One of the most exciting opportunities for a young lawyer is to be hired on by a global technology company and work side-by-side with an experienced legal team that’s tackling everything from M&A and regulatory issues to the business of law in an era of digital transformation.
Betsy Cantrell, a recent law school graduate, was determined to get a head start on her corporate law career and took a staff attorney position with Tripwire, a cyber security monitoring firm. “I worked with a small five-person legal team and had a lot of interaction with our GC on a daily basis. I admired her and was intrigued by the role of GC,” says Betsy. “I realized that you’re not just an attorney: you’re a business person with a law degree.”
Cantrell set her sights on becoming a GC herself. “My ultimate goal is to become the GC of a startup, but I felt like I needed to work for a big technology company first to gain the right legal experience.”
Cantrell already had an advantage over many of her colleagues in that she worked in-house. The typical path to a corporate GC role starts with five to seven years in the trenches at a Big Law firm and then 10+ years in-house to gain the targeted expertise attorneys need to lead their particular company.
Cantrell didn’t want to wait that long. “I got an email from Axiom on LinkedIn about a new program -- the Emerging Lawyer Program -- that Axiom was managing for Intel. I thought it was a fantastic way to get experience at a big company that wouldn’t even look at me because I didn’t have the right background. I didn’t even know opportunities like this existed in the tech industry.”
That’s because they haven’t to-date, but Intel is committed to using new strategies to build a more sustainable legal team that considers the company’s diversity and inclusion goals.
“Intel’s legal team is known for being one of the best in the industry,” states Matt Swafford, Vice President and Associate General Counsel. “Our culture is a key reason that employees build long-lasting careers with us. However, that has resulted in a very senior legal team with little turnover. We’re interested in new approaches that can bring us the creative, diverse talent we need to succeed.”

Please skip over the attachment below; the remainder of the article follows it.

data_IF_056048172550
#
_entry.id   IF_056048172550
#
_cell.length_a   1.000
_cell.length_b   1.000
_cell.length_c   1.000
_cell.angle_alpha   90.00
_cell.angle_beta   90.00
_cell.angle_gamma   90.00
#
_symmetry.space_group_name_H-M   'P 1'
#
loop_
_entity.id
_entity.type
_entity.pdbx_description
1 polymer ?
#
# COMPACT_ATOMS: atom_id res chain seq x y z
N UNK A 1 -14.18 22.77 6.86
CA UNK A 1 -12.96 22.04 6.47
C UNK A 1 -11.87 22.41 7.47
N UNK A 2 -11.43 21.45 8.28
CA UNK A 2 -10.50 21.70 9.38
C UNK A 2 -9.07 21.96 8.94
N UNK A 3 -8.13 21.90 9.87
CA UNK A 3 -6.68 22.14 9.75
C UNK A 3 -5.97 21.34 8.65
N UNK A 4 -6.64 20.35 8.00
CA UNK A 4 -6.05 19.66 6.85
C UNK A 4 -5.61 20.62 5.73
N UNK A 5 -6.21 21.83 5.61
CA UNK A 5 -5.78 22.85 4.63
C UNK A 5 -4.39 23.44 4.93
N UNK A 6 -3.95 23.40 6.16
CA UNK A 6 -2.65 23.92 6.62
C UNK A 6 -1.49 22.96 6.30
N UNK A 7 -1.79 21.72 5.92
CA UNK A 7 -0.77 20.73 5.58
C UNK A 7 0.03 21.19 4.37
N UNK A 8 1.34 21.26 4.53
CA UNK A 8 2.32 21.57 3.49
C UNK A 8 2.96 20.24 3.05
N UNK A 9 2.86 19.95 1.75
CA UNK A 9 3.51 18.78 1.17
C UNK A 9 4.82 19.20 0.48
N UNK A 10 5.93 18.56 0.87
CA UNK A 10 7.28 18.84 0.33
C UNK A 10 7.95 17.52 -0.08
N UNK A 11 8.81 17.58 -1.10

Swafford and Trevor Jones, Director and Associate General Counsel, sought to develop a broader talent legal bench which will enable the company to meet changing business needs, while maintaining a strong focus on quality and cost.
As Associate General Counsel, Swafford wanted to augment the traditional hiring approach – of recruiting seasoned lawyers from big law firms – to help the legal department evolve more quickly. Big law firms and corporate legal departments train lawyers to mitigate risk, and young talent often works on components of large deals rather than “business as usual.” Intel operates in a marketplace that requires constant innovation: Developing new talent that has a more holistic view of the business and can balance risk and reward will help the company continue to grow and thrive.
Swafford realized he needed to pioneer a new approach to building a sustainable legal talent pipeline – developing lawyers internally. However, hiring, training, and creating work rotations for emerging talent would impose a significant burden on Intel’s busy legal department. It would also create business risk and result in lost time and opportunity if lawyers weren’t a fit. Was there a better way to meet Intel’s goals?
Intel has partnered with Axiom to introduce an Emerging Lawyer Program that provides promising early-career talent with the hands-on experience they need to succeed in the fast-changing technology industry.
In Intel’s Emerging Lawyer Program (ELP), two lawyers per class participate in two sequential rotations within different areas of the legal team, gaining exposure to Intel’s business over a period of 18 months. Axiom vets high-potential candidates, including women and underrepresented minority lawyers, with two to five years of practice experience and a business-minded approach – who Intel interviews and selects.
Axiom is responsible for the success of the program: providing program management and oversight, managing ongoing training, coordinating mentoring, and facilitating client input and reviews. At the end of the program, Intel can hire the experienced lawyers, engage with them as secondees through Axiom, or have them return to Axiom’s bench.